Dead Horses
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Dead Horses

Milwaukee, Wisconsin, United States | Established. Jan 01, 2010 | SELF

Milwaukee, Wisconsin, United States | SELF
Established on Jan, 2010
Band Folk Americana


This band has not uploaded any videos
This band has not uploaded any videos



"Dead Horses Takes Artistic Step Forward"

Folk trio Dead Horses had a new song to share when it came into the Journal Sentinel's studios to perform for our Soundcheck series.

How new? It didn't even have a name yet.

Singer and guitarist Sarah Vos was torn between "Leaf Song" or "Golden Sky" and turned to the Soundcheck team for some guidance. "Leaf Song" in my opinion didn't have any emotional heft. "Golden Sky" was warm, glistening, optimistic.

But even that title doesn't do justice to the simple majesty of the tune, from Vos' gorgeous yet restrained vocals, to the gentle sweep of the guitar melodies, to the vivid lyrics, interchangeably somber and soaring. The song's been in my head for weeks — and it'll get stuck in yours if you give it a listen, only at

"Golden Sky" represents an artistic step forward from Dead Horses' accomplished 2014 full-length "Space and Time," released last fall. And if there's more where that came from, the band will find plenty of golden opportunities in the Milwaukee music scene — especially since frontwoman Vos, 27, is moving to town this fall from Oshkosh, where she grew up. (Stand-up bass player Daniel Wolff, 26, also lives in Milwaukee, while acoustic guitarist Peter Raboin, 28, continues to call Oshkosh home.)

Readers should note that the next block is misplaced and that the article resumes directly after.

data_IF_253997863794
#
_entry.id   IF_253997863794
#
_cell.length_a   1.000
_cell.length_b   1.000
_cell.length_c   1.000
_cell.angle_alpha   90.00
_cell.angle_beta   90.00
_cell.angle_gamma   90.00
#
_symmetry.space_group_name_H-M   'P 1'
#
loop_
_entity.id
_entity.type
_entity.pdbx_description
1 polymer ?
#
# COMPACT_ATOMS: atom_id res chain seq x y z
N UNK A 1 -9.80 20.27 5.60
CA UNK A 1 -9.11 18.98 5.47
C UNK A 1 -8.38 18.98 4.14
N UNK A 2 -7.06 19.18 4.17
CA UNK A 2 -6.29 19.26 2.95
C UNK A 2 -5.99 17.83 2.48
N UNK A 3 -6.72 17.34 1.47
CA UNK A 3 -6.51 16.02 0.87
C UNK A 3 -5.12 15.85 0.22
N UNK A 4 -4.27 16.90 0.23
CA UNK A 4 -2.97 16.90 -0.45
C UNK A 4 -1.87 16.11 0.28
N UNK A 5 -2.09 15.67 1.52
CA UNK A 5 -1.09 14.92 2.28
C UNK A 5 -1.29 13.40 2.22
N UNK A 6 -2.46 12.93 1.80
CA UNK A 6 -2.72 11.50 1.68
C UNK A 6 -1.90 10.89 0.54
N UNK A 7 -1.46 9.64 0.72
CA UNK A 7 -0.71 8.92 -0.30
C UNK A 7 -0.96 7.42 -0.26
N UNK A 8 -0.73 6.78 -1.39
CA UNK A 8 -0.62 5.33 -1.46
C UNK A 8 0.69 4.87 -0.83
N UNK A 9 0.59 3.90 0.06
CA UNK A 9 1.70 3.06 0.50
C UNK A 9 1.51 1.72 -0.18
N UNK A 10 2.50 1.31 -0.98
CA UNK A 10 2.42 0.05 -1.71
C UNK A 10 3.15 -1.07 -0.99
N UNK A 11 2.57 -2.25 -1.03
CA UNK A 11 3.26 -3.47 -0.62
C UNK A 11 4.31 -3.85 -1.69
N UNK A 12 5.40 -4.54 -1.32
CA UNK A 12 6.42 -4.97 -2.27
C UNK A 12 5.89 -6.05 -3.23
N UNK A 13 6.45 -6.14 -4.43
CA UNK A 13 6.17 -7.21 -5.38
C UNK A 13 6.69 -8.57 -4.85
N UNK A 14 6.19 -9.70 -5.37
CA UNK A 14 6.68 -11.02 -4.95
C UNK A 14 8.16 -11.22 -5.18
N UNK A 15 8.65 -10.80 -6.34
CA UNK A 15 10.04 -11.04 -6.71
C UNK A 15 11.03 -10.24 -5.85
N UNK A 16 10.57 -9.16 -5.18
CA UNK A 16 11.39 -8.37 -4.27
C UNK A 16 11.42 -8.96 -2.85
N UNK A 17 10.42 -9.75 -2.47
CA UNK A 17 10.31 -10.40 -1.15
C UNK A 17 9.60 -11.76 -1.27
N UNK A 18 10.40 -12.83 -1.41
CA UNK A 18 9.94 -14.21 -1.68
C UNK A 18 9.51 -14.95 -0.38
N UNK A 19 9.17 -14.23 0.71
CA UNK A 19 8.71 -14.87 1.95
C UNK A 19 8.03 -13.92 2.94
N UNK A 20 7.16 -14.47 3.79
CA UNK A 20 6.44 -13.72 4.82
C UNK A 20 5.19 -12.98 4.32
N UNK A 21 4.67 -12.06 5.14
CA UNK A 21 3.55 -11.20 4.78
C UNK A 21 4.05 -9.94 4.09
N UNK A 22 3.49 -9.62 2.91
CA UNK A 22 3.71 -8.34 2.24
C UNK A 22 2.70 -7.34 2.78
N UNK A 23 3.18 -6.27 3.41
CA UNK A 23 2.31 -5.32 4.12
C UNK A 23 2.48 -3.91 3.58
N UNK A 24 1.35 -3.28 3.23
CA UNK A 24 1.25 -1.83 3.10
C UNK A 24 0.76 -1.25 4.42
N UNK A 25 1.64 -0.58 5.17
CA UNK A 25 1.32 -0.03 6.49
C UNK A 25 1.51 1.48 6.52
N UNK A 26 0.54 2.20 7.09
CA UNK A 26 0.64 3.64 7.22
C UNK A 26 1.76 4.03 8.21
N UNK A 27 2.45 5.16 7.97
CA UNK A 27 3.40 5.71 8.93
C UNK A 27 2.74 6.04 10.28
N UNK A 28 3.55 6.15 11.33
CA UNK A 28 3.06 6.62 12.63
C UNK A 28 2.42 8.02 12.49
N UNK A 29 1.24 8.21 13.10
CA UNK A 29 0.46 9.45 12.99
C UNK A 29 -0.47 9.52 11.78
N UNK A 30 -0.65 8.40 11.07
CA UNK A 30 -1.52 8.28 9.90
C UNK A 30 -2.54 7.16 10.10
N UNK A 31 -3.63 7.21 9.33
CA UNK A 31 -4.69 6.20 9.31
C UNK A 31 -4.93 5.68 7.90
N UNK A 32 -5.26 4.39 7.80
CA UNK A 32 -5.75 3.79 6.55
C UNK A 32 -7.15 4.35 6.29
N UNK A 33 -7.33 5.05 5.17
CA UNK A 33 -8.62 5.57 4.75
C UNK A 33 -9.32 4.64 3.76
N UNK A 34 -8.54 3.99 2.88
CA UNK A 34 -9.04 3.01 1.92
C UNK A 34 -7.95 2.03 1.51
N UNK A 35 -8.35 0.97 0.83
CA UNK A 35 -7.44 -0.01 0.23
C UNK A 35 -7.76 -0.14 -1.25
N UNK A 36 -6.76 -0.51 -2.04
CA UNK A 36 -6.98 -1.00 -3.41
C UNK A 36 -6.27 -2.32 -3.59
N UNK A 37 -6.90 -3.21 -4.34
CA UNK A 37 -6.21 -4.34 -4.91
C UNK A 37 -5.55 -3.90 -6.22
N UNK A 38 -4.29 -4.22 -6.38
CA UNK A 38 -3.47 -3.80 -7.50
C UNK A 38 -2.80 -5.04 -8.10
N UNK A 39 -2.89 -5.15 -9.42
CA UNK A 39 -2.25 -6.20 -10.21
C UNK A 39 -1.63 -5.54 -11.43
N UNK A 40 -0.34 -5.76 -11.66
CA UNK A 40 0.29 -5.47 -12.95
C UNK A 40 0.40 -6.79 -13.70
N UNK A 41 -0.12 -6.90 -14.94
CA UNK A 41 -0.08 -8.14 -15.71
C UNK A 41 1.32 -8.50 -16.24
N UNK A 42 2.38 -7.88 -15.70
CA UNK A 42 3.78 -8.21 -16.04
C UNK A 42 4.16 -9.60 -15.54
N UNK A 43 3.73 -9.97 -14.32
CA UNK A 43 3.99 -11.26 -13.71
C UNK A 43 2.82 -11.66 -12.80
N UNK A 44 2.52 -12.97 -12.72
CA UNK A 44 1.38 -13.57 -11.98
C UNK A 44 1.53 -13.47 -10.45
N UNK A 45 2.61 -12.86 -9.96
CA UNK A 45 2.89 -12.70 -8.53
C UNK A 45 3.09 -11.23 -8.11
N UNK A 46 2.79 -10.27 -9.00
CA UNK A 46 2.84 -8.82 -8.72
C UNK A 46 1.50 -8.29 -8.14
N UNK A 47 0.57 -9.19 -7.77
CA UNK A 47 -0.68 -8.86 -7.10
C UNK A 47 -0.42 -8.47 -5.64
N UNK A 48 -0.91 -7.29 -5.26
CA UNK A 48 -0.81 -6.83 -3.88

Vos spoke for the band about making "Space and Time," their dream place to play and more.

Early experiences: I grew up in a conservative Lutheran church and that definitely affected the way I perceive music. I didn't grow up listening to the Beatles or Bob Dylan, I grew up singing church hymns. I've seen videos of me as a 2-year-old singing, not even knowing how to talk yet. I got a guitar when I was 11 or 12 and I would sit in my room and pretend I was playing concerts for people.

When Dead Horses formed: Five years ago. I had just moved back to Oshkosh from Milwaukee. It was a very difficult time in my life. I was not doing very much in music in Milwaukee. I was in school and got good grades and loved my job, but within a period of a few months, I couldn't do it anymore. I couldn't take care of myself. I moved back to Oshkosh to heal and be close to family. I was going to be an English teacher.

Dan and I met through some friends, and within a couple of months, we rented out a space to hang out and play folk songs and bluegrass songs and Grateful Dead songs. At some point, we realized we can start booking shows and making cash. A couple years later, we recorded our first album "Back to Life."

Your influences: Nick Drake, the Tallest Man on Earth, the Talking Heads, Radiohead, My Morning Jacket. We listen to a lot of Punch Brothers in our new Odyssey van. We named him Homer.


Making "Space and Time": We had raised around $10,000 through a Kickstarter and went to Hyde Street Studios in San Francisco in the Tenderloin. We had a friend who had gone to school in Oshkosh who had an internship at Hyde Street Studios and was hired there. We lived at the studio for 10 days. It was incredible to be in that space; there's just some good energy in there and a lot of really neat music has been made in there. It was surreal on some level.